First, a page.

Background and purpose: To compare memantine with the most prescribed cholinesterase inhibitor (donepezil) from a clinical viewpoint when administered in early phases of Alzheimer disease (AD), and to find out whether memantine may produce changes in brain metabolite concentrations in comparison with donepezil.
Methods: In this comparative rater-blinded parallel group randomized trial we recruited a consecutive sample of patients with probable mild to moderate AD. At baseline we carried out neuropsychological assessment with mini-mental, Clinical Dementia Rating Scale (CDR), Blessed Dementia Rating Scale, Alzheimer's Disease Assessment Scale, cognitive part (ADAS-cog), neuropsychiatric inventory (NPI), and disability assessment for dementia (DAD), as well as (1)H magnetic resonance spectroscopy (MRS) in several areas of the brain. Patients were randomized to receive either donepezil or memantine for 6 months. After this elapse of time we repeated the same procedures and observed the changes in clinical scales (ADAS-cog, NPI, DAD), as well as the changes in metabolite levels in every area of exploration (temporal, pre-frontal, posterior cingulated (PCG), and occipital), especially those of N-acetyl-aspartate (NAA) which is regarded as a surrogate marker of neuronal density.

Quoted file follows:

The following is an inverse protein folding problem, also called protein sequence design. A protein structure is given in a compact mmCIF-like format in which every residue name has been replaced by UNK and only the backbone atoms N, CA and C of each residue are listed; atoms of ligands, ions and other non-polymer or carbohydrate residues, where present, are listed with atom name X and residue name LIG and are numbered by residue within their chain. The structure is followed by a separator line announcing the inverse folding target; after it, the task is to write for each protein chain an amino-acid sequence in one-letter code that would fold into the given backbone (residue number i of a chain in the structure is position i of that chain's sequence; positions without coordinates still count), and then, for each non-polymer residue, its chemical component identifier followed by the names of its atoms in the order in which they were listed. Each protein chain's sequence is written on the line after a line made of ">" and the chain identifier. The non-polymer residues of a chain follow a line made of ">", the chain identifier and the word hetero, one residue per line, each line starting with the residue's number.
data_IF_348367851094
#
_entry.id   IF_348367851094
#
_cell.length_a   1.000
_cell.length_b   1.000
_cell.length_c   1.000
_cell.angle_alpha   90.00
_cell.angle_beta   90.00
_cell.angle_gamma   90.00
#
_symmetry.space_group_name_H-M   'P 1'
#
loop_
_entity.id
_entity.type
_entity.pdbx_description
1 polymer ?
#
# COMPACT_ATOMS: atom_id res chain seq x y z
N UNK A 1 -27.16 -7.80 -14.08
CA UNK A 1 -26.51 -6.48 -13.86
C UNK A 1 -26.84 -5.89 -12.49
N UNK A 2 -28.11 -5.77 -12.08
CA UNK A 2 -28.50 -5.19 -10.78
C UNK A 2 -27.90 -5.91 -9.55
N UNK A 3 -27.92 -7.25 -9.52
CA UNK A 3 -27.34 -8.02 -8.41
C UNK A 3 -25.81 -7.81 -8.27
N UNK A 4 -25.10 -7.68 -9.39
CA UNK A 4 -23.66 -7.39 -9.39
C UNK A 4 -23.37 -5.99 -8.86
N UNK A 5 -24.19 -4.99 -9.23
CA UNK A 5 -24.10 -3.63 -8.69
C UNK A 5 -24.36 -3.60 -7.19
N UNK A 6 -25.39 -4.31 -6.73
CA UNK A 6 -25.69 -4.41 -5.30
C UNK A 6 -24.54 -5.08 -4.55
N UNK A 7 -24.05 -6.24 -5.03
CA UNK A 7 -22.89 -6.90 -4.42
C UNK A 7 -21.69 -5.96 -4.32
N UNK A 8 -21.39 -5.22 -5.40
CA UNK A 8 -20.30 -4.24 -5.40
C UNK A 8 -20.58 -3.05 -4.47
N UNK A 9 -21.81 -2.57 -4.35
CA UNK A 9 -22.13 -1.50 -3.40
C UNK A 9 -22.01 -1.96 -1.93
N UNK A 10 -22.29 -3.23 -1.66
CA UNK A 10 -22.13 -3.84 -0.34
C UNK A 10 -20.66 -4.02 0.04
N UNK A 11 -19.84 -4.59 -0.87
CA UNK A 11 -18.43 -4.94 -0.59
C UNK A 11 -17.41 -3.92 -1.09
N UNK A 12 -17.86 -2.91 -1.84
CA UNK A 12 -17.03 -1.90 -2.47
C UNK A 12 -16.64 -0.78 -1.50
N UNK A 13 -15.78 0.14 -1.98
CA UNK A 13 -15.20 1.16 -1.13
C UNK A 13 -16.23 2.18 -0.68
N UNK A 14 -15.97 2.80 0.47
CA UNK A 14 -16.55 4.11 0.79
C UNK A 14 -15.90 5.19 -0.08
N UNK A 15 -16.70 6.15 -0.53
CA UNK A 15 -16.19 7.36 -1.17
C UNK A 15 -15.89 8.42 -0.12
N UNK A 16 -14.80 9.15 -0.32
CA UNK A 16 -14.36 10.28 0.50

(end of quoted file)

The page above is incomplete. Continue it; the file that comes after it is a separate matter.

Results: A total of sixty-three patients completed the trial. We did not see significant differences in clinical scales and metabolite levels between those on donepezil (n = 32) and those on memantine (n = 31). In general, more patients worsened than improved on either of the drugs. The changes in the NAA/creatine ratio in the PCG correlated significantly with the changes in the ADAS-cog (P = 0.004).
Conclusions: Donepezil and memantine have similar modest clinical and spectroscopic effect on mild to moderate AD. MRS could be useful to monitor progression of the disease.
Trial registration: ClinicalTrials.gov NCT00505167.